How to Find the Best Electric Clarinet to Jam Out

Imagine getting a clarinet but never having time to actually play it. Before you quit, consider learning how to find the best electric clarinet.

I love that you can play silently, and you can use headphones to still hear yourself. Also, I find holding a regular clarinet to be quite painful for my right thumb.

Electric clarinets don’t weigh as much, and some even have a place for a neck strap to connect. If you want a more comfortable way to play the clarinet, an electric model might be the way to go.

Bottom Line Up Front: The best electric clarinet is the Roland AE-20 since it lets you use real clarinet fingerings. But try other models from Roland or AKAI Professional to choose the best fit for you.

How to Find the Best Electric Clarinet

Whether you want to practice silently or record yourself easily, an electric clarinet can come in handy. But there are more options than you might expect, so choosing one can be overwhelming.

Fortunately, I’ve done some research on electronic woodwinds. I’ve learned a lot about the best brands and models, and that includes knowing what to consider.

Here are some factors I suggest you think about before you buy an electric clarinet.

Consider the Fingerings

electronic wind instrument (EWI) Fingerings

First, you should figure out what fingering system the electronic wind instrument (EWI) uses. Some models only use one fingering mode, such as that of a clarinet, saxophone, or recorder.

Others let you choose the mode, which is nice if you want to control how you play the EWI. While I haven’t seen many models that use clarinet fingerings, keep in mind that clarinet fingerings aren’t unique.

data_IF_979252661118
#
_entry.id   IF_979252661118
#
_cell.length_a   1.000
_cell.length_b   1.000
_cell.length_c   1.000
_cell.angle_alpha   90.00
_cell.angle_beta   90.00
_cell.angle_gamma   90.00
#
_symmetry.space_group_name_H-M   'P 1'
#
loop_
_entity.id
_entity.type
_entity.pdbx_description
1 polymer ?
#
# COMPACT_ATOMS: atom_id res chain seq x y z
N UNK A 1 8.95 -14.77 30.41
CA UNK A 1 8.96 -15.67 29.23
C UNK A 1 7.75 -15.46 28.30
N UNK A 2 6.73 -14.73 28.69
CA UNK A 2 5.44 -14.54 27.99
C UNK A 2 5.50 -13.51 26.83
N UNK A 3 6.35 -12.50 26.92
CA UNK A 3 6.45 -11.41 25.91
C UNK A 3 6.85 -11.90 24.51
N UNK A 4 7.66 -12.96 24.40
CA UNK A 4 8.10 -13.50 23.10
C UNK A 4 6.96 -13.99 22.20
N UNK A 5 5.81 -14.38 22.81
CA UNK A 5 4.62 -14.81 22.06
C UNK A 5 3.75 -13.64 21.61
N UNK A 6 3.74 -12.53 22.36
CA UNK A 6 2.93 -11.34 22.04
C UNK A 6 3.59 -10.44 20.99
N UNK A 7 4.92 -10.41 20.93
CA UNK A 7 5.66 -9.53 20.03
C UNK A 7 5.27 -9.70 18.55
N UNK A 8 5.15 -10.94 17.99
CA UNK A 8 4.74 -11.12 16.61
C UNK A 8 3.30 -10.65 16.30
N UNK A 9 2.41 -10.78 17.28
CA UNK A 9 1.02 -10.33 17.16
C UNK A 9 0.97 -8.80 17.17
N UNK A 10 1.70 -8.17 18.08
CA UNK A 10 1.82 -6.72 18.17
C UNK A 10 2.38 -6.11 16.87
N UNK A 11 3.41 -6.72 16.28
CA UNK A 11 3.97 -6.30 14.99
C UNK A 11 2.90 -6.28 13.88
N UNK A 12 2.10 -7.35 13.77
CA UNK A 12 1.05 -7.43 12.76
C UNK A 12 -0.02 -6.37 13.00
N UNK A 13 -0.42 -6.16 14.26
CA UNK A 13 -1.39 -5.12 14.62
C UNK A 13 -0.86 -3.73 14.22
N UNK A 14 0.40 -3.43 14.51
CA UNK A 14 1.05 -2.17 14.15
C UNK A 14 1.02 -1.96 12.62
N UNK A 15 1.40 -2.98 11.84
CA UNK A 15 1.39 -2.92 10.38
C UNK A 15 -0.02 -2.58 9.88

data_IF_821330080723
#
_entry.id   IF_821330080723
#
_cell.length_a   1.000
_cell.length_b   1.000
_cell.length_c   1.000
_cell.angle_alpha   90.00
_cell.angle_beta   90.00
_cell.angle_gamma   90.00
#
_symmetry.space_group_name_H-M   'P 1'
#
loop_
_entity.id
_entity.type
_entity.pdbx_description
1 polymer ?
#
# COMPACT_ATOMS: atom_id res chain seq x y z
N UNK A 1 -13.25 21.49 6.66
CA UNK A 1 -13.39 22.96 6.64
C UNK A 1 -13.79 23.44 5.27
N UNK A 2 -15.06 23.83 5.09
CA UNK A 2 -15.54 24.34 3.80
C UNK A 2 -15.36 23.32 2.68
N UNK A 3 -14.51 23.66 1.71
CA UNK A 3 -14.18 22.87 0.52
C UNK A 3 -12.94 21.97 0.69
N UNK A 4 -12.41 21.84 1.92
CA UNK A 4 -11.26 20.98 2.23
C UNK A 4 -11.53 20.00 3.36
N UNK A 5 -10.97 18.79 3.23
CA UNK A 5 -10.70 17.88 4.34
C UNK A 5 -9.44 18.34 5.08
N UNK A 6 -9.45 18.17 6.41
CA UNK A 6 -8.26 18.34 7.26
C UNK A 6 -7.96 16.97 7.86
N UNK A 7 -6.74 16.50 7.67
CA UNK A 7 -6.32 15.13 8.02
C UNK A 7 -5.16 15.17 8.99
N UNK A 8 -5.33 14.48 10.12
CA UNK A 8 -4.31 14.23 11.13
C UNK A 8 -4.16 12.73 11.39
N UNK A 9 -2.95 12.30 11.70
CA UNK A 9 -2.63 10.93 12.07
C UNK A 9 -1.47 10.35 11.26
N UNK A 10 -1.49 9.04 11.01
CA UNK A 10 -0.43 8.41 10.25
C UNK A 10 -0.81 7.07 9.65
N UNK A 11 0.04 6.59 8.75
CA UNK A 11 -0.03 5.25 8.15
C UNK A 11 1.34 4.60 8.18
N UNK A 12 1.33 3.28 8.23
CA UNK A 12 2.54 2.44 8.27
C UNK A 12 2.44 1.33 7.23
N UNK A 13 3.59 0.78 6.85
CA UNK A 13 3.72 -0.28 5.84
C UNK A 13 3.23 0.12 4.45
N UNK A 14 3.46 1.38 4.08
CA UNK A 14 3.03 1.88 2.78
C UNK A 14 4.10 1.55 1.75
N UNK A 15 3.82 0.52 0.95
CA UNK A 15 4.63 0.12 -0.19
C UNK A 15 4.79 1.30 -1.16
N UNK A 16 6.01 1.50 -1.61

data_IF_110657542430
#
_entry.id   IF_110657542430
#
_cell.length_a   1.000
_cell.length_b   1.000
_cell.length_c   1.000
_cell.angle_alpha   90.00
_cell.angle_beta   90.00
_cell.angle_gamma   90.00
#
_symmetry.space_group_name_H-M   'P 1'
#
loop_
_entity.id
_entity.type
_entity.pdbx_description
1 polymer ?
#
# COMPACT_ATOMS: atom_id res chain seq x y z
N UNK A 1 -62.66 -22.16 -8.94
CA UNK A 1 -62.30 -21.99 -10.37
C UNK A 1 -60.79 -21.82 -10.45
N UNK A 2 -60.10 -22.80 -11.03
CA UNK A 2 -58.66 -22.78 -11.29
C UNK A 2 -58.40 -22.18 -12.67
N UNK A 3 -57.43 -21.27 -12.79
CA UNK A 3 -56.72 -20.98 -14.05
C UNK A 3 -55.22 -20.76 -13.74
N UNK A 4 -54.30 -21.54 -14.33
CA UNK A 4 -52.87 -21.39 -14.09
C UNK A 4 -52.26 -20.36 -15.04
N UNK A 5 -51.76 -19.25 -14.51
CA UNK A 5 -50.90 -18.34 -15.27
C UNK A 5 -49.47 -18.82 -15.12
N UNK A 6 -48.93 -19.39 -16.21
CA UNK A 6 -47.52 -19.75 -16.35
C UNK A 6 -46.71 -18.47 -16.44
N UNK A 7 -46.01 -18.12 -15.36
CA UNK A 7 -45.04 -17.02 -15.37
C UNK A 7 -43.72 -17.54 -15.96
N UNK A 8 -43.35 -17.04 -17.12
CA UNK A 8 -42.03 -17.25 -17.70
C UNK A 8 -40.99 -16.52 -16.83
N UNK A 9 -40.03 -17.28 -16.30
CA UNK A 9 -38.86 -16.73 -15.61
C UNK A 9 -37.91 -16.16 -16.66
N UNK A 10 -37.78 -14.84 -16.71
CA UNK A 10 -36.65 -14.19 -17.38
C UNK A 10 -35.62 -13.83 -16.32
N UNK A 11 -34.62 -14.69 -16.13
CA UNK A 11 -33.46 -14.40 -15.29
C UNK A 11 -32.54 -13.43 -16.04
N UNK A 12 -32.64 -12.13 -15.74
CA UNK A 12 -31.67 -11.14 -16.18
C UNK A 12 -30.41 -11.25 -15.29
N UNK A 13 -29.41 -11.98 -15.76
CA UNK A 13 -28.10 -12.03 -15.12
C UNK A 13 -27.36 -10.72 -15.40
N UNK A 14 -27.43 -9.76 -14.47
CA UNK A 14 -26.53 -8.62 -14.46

The second register of the clarinet has identical fingerings to the saxophone. And the fingering system for the flute isn’t too different from the clarinet’s upper range, so you don’t have to change a ton of fingerings with those systems.

Review the Available Sounds

Of course, if you want to play an electric clarinet, you need to make a clarinet sound. Most of the EWIs I’ve seen offer a clarinet sound as one of the basic options onboard the device.

Even if that’s not the case, some let you access a clarinet sound with a coordinating app. Be sure you consider all of the sounds as well as if you can emulate something like a bass clarinet.

One of my favorite things about wind controllers is that you can change the sound without changing the instrument. You can’t do that with acoustic woodwinds, and newer EWIs are starting to offer more sounds than before.

Check the Range

When looking at a model, I’d also want to know how large of a range it offers. Unlike on a normal clarinet, you won’t use the altissimo fingerings when you change octaves.

But you should consider how many octaves an EWI can produce. I believe my electric woodwind can produce up to three octaves since it has one octave up key and one octave down key.

Playing without pressing either key gives you the middle octave. You can check the range if you’re able to test the clarinet, or you can read the product description to learn more.

Test the Ergonomics

electric clarinet

Throughout my time playing woodwinds, the clarinet has been the least comfortable for me. It requires a lot of air and a lot of air pressure to play some of the notes.

Plus, it’s not very comfortable to hold, and my right thumb starts hurting within minutes. If that happens to you, be sure to consider how ergonomic an electric clarinet is.

They’re usually lighter than regular clarinets, but you still hold them in a similar way. You can’t always try an electric clarinet before you purchase it, so test it out within the return window in case you don’t like how a model feels.

Think about the Angle

A more specific tip related to ergonomics is to look at the angle of the mouthpiece. Some electric clarinets are straight up and down just like a regular Bb clarinet.